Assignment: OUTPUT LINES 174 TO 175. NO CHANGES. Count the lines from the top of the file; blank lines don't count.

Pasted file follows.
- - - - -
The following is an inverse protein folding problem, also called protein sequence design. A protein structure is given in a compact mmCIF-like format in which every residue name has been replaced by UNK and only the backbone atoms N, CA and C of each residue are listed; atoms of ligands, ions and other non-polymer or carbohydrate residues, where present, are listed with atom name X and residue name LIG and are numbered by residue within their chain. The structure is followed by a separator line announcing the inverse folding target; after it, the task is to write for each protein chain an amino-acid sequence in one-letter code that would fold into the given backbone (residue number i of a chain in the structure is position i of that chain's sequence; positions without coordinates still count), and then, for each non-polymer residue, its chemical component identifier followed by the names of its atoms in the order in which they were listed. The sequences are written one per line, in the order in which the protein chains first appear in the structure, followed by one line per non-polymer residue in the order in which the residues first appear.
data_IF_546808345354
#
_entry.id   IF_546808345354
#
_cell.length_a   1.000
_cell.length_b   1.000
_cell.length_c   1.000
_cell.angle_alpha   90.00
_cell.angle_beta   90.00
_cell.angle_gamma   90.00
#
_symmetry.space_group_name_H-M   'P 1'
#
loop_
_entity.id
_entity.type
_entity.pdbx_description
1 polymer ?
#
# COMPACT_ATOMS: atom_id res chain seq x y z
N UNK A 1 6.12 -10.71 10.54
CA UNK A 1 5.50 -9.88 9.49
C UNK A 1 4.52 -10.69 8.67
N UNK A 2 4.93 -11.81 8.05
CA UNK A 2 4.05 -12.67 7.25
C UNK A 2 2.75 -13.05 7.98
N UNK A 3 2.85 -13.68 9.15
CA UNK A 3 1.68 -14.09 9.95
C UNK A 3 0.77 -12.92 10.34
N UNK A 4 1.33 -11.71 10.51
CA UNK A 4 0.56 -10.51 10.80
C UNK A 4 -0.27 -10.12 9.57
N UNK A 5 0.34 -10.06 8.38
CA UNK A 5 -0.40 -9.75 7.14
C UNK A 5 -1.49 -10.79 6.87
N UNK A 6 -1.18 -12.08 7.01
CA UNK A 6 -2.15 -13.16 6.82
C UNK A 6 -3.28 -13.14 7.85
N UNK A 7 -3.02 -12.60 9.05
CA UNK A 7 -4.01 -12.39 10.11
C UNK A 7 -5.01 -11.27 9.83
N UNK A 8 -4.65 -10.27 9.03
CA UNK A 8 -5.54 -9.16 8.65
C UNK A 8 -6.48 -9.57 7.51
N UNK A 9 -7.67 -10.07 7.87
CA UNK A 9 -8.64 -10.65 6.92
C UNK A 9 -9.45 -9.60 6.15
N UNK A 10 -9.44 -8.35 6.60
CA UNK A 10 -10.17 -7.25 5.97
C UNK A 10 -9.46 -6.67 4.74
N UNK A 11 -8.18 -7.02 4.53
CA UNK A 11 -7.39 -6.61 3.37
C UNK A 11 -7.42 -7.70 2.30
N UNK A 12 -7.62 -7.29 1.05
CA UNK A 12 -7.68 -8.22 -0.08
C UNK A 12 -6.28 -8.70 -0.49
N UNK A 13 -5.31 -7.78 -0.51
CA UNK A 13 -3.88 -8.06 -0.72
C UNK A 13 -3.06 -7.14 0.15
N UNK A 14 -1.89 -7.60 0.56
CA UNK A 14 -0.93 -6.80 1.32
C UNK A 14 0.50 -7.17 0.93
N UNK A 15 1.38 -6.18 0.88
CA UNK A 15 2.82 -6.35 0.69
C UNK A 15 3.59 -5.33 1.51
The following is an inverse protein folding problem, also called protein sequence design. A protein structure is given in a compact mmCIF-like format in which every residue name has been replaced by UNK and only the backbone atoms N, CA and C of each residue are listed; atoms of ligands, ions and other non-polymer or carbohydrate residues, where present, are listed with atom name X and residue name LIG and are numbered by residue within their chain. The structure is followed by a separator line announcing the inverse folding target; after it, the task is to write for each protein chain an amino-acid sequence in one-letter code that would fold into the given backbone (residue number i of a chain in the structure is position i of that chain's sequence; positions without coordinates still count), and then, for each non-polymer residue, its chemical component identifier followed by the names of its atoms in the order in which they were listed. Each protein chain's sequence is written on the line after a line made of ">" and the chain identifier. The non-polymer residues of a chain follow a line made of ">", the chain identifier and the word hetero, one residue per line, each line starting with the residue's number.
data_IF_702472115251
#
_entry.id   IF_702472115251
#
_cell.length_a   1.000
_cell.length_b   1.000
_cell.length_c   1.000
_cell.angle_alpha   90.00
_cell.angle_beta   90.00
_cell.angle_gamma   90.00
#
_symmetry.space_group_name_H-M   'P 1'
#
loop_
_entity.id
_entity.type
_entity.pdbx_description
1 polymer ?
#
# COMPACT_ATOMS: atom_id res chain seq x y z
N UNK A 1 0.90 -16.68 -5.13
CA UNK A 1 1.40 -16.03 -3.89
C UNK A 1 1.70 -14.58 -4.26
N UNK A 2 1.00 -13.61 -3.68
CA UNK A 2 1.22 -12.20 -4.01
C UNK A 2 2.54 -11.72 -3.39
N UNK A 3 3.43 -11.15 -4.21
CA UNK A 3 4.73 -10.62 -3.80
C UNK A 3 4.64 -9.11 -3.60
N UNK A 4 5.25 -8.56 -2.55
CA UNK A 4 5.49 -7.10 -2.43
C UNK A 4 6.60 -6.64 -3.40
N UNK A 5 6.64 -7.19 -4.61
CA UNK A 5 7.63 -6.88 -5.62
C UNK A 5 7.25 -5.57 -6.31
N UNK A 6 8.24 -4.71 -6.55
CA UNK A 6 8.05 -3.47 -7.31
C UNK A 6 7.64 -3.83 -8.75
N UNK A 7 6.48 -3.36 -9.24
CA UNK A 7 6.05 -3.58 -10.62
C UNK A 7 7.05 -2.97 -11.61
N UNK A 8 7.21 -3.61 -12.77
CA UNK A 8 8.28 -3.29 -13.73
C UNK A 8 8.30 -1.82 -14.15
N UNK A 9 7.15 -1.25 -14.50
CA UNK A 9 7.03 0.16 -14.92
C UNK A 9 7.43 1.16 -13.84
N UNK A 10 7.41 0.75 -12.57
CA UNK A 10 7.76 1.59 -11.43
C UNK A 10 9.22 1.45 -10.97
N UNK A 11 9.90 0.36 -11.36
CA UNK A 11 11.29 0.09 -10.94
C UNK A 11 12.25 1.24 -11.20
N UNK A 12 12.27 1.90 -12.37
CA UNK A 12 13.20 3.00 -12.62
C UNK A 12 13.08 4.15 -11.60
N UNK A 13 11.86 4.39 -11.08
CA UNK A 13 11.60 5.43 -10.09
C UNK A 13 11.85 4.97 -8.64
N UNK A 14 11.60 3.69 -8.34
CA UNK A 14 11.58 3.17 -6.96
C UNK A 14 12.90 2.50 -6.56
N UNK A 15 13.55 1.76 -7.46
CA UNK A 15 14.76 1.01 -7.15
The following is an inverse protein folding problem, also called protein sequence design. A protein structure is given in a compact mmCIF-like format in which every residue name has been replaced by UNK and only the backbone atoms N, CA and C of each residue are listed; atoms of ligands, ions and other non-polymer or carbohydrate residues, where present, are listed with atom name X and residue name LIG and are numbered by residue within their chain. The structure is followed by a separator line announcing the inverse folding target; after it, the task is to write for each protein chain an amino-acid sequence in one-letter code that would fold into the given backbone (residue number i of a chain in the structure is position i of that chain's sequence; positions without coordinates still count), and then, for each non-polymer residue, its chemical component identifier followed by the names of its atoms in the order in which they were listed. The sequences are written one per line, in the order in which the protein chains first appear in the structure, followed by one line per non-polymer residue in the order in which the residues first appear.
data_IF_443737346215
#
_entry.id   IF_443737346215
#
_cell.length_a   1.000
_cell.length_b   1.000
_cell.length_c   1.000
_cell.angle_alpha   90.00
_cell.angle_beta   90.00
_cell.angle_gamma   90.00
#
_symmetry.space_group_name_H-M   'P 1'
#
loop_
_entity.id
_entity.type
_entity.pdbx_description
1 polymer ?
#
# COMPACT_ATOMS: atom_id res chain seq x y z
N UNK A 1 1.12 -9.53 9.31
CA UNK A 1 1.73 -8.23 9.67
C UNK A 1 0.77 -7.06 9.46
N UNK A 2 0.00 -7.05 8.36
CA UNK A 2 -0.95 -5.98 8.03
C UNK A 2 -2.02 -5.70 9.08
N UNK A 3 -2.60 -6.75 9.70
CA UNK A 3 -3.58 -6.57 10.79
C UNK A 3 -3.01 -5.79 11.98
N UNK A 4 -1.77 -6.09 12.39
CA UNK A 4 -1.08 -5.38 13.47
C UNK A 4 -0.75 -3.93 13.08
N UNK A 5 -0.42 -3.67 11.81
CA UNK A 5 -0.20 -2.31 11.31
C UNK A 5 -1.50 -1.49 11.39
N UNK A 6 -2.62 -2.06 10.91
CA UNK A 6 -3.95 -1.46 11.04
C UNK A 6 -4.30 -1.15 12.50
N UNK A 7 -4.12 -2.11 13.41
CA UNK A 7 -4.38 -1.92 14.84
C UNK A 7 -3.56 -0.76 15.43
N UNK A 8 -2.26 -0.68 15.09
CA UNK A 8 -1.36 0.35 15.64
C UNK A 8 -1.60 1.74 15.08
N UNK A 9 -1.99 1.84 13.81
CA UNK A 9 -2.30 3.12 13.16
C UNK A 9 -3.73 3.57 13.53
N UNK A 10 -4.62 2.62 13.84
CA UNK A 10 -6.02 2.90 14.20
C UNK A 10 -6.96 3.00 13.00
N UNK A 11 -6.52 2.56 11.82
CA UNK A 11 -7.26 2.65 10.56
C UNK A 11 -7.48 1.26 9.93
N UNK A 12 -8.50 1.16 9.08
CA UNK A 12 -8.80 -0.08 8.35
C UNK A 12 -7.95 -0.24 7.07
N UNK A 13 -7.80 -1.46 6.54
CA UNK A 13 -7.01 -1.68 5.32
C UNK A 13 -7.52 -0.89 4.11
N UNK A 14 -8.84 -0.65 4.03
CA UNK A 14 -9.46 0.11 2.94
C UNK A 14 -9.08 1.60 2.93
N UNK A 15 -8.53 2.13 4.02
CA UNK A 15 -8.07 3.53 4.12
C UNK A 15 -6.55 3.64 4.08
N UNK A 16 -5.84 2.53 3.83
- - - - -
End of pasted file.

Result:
N UNK A 8 -2.26 -0.68 15.09
CA UNK A 8 -1.36 0.35 15.64